• It is true that the league kept the switch to a livelier baseball a secret until June.
  • It is true that there has been a dramatic increase in home runs.
  • It is true that Kato is stepping down due to the ball scandal.
  • It is true that Wladimir Balentien broke Sadaharu Oh’s 49 year old home run record.
  • It is true that the commissioner claims to have never been informed of the ball change.
  • It is true that the player’s union called for his resignation when the issue came to light.
  • It is true that a third party is investigating the issue.
  • It is true that Kato will quit after the end of the regular season (although I have seen reports that have his last day potentially just before the start of the Nippon Series toward the end of October rather than October 6).

Now, one of the truths above is not like the others. Can you guess which one?

Here’s a hint, one commenter, Thomas Brennan, wrote, “This just screams of Nationalism. It’s fine. It’s their league and they can do what they want with it.”

In what way, shape, or form does this “scream of Nationalism”?

Oh, he put 2 and 2 together to get 5. The commissioner retires under the scandal of a livelier ball with Oh’s 49 year old record being broken by a foreigner, therefore everybody in Japan must be up in arms and calling for the commissioner’s head for allowing this to happen!

Others put 2 and 2 together to get that an asterisk needs to go next to the record.

Except nobody is calling for Kato’s head over the record. Nobody is suggesting an asterisk is needed. If there is anybody who thinks the record is due to the “livelier ball,” then he’s being shunned by everybody else as an ignorant idiot. And such idiots are not making public spectacles of themselves as it appears their North American counterparts are.

I’m perhaps being too harsh on the commenters, though. Giving a mish-mash of facts taken out of context like this, and a general ignorance of Japanese baseball other than the sensationalist mis-information that’s been floating around North America about Tuffy Rhodes’ and Alex Cabrera’s runs at the home run record, it’s not surprising that so many reach such a conclusion.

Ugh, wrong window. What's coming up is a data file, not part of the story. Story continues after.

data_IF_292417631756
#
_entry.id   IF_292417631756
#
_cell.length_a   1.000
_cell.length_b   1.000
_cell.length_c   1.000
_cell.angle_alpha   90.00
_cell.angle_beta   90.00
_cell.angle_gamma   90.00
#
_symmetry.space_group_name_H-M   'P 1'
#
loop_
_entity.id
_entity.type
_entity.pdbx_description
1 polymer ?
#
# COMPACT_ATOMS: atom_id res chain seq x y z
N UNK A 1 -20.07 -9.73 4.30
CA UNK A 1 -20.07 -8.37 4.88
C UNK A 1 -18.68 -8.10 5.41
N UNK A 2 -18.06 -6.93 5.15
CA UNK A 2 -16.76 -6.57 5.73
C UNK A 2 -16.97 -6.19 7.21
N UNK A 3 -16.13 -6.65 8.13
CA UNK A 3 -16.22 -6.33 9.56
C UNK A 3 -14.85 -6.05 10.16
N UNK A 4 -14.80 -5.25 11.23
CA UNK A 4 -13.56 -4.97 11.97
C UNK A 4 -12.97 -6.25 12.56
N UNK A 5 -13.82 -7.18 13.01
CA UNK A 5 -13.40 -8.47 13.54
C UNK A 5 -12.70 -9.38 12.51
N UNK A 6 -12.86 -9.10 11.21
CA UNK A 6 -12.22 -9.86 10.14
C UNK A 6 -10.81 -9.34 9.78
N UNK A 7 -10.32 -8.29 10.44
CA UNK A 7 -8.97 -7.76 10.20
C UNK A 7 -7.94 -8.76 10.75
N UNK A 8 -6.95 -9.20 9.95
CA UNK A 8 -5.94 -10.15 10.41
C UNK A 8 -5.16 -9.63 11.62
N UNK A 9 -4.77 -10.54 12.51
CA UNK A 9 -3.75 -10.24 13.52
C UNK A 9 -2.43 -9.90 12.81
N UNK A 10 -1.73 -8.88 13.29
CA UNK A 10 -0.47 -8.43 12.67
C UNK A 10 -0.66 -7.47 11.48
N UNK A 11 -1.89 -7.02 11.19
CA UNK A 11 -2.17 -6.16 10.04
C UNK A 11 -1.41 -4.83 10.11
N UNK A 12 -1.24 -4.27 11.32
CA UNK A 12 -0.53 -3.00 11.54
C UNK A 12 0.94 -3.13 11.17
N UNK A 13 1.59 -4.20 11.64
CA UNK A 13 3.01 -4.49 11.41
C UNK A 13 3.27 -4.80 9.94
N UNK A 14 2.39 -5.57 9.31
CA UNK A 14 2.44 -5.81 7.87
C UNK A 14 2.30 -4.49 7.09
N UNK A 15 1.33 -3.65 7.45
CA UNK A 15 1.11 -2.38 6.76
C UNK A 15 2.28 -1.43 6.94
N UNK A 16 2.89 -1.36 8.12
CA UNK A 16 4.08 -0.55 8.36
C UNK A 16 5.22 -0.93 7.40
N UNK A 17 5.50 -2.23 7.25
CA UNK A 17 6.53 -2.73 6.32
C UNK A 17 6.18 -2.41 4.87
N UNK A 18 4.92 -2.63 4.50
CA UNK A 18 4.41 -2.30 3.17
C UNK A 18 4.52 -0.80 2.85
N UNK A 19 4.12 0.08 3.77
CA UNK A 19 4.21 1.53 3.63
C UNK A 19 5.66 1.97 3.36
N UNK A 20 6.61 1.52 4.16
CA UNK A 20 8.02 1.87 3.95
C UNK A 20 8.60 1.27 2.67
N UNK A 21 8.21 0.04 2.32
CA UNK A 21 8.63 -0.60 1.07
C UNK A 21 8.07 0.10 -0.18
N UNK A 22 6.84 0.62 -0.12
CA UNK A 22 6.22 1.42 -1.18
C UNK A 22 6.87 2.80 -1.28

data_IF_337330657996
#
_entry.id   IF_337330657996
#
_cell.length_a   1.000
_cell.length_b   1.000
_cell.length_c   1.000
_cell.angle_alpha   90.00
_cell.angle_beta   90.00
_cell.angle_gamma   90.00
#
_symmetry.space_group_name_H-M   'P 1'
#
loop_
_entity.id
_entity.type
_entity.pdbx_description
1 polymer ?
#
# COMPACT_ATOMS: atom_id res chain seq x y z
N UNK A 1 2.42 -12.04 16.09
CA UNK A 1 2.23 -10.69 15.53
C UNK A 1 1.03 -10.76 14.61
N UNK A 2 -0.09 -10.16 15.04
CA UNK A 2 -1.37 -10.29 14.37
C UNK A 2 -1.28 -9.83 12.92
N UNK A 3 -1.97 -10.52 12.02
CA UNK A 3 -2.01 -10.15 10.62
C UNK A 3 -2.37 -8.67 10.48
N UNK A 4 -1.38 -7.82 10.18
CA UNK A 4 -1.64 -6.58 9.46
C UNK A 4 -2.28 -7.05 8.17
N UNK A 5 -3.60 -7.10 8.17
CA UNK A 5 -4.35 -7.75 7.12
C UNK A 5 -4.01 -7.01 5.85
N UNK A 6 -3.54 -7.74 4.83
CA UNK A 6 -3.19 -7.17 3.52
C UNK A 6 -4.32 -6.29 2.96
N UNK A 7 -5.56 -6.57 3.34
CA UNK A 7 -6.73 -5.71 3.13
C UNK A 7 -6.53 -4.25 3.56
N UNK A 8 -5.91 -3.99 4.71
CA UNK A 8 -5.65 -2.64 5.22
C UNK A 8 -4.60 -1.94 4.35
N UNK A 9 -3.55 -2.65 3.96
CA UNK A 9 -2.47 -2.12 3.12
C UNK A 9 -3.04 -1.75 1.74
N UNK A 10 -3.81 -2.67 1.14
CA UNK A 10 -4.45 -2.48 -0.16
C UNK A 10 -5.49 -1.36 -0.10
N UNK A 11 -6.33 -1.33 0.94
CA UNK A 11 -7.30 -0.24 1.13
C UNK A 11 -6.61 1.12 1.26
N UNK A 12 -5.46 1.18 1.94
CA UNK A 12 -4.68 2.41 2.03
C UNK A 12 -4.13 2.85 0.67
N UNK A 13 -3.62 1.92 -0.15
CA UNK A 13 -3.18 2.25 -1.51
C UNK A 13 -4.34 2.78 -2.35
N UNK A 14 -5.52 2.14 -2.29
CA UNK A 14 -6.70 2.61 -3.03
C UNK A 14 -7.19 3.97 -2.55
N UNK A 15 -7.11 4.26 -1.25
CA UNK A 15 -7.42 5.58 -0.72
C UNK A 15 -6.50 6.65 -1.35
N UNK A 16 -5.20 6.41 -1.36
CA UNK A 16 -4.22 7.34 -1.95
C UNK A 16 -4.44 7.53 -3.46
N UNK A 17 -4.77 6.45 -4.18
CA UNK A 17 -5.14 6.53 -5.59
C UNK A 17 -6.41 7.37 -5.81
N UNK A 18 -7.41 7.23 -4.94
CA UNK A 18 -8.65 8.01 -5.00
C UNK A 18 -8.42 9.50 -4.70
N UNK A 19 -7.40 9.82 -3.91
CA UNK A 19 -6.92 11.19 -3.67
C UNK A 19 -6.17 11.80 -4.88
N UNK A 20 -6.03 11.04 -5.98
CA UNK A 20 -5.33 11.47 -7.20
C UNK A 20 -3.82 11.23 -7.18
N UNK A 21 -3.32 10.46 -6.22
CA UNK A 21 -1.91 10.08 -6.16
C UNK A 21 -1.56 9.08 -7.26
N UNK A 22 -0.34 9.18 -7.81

Now, let’s look at some context that this and every similar news article is missing.

As stated above, the “livelier baseball” and “dramatic increase in home runs” are both facts. But in the context of compared to the last two years.

In 2010, the year before moving to the Unified Ball, the Yomiuri Giants alone hit over 200 home runs. In 2004 they hit over 250. No single team is even close to projecting anywhere near 200 this season. Yes, the ball is livelier than the past two years. But nobody is claiming that is the reason for Balentien’s success. (There were some posters, such as “daclyde,” on a CNN thread who correctly pointed out how much Balentien has improved as a hitter while in Japan. This shows that there are some intelligent, well informed readers despite the poor execution of North American Journalists.)

The reason Kato-Commissioner is stepping down is not due to the home run record. The player’s union called for Kato’s resignation after his long insistence that the ball had not changed right up to the revelations that it was on June 12. With a livelier ball, players’ contract incentives, especially those for pitchers, were in jeopardy, and they did not have the opportunity to factor in a new ball during their contract negotiations.

What did the home run race look like on June 12?

Yokohama’s Tony Blanco had looked like he was going to run away with the Home Run Crown with 23 home runs in 58 of Yokohama’s 59 games played. But Balentien was closing in with 20 after playing in just 47 games, getting a late start to the season due to an injury during the WBC.

The June 13th, 2013 edition of Nikkan Sports had a table showing how the pace of home runs had changed since the introduction of the unified ball in 2011.  It featured both Japanese and foreign players. Some players not known for hitting home runs, like the Lions’ Takumi Kuriyama quadrupling his home runs per at bat compared to 2012. Balentien, who was the Home Run Title winner the previous two years, showed a steady, linear increase year to year. Hiroshima’s Brad Eldred, at that point, was actually hitting home runs at a lower pace compared to 2012. Tony Blanco, who led both leagues at the time, was not even mentioned in the table.